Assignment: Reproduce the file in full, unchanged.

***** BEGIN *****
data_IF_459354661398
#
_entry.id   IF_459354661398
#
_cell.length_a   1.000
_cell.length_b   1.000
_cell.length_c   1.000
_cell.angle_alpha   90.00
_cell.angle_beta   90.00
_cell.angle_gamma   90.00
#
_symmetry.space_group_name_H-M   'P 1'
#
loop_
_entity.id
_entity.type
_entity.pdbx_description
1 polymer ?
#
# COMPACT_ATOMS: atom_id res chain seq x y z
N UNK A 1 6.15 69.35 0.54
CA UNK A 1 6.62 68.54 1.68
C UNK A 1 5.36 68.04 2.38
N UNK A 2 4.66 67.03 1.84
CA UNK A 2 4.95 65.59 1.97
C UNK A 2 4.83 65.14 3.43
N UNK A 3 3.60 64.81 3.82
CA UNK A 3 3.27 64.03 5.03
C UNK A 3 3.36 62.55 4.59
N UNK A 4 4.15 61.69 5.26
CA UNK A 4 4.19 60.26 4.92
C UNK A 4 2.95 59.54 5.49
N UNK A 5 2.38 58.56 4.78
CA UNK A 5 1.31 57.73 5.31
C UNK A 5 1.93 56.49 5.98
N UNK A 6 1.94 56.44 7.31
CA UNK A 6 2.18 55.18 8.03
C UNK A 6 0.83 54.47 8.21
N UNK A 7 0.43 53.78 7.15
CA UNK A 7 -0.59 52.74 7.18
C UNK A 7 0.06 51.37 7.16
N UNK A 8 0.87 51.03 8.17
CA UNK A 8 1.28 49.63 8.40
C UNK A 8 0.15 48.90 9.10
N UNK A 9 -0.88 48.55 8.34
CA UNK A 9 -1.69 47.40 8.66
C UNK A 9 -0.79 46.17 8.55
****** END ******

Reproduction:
data_IF_459354661398
#
_entry.id   IF_459354661398
#
_cell.length_a   1.000
_cell.length_b   1.000
_cell.length_c   1.000
_cell.angle_alpha   90.00
_cell.angle_beta   90.00
_cell.angle_gamma   90.00
#
_symmetry.space_group_name_H-M   'P 1'
#
loop_
_entity.id
_entity.type
_entity.pdbx_description
1 polymer ?
#
# COMPACT_ATOMS: atom_id res chain seq x y z
N UNK A 1 6.15 69.35 0.54
CA UNK A 1 6.62 68.54 1.68
C UNK A 1 5.36 68.04 2.38
N UNK A 2 4.66 67.03 1.84
CA UNK A 2 4.95 65.59 1.97
C UNK A 2 4.83 65.14 3.43
N UNK A 3 3.60 64.81 3.82
CA UNK A 3 3.27 64.03 5.03
C UNK A 3 3.36 62.55 4.59
N UNK A 4 4.15 61.69 5.26
CA UNK A 4 4.19 60.26 4.92
C UNK A 4 2.95 59.54 5.49
N UNK A 5 2.38 58.56 4.78
CA UNK A 5 1.31 57.73 5.31
C UNK A 5 1.93 56.49 5.98
N UNK A 6 1.94 56.44 7.31
CA UNK A 6 2.18 55.18 8.03
C UNK A 6 0.83 54.47 8.21
N UNK A 7 0.43 53.78 7.15
CA UNK A 7 -0.59 52.74 7.18
C UNK A 7 0.06 51.37 7.16
N UNK A 8 0.87 51.03 8.17
CA UNK A 8 1.28 49.63 8.40
C UNK A 8 0.15 48.90 9.10
N UNK A 9 -0.88 48.55 8.34
CA UNK A 9 -1.69 47.40 8.66
C UNK A 9 -0.79 46.17 8.55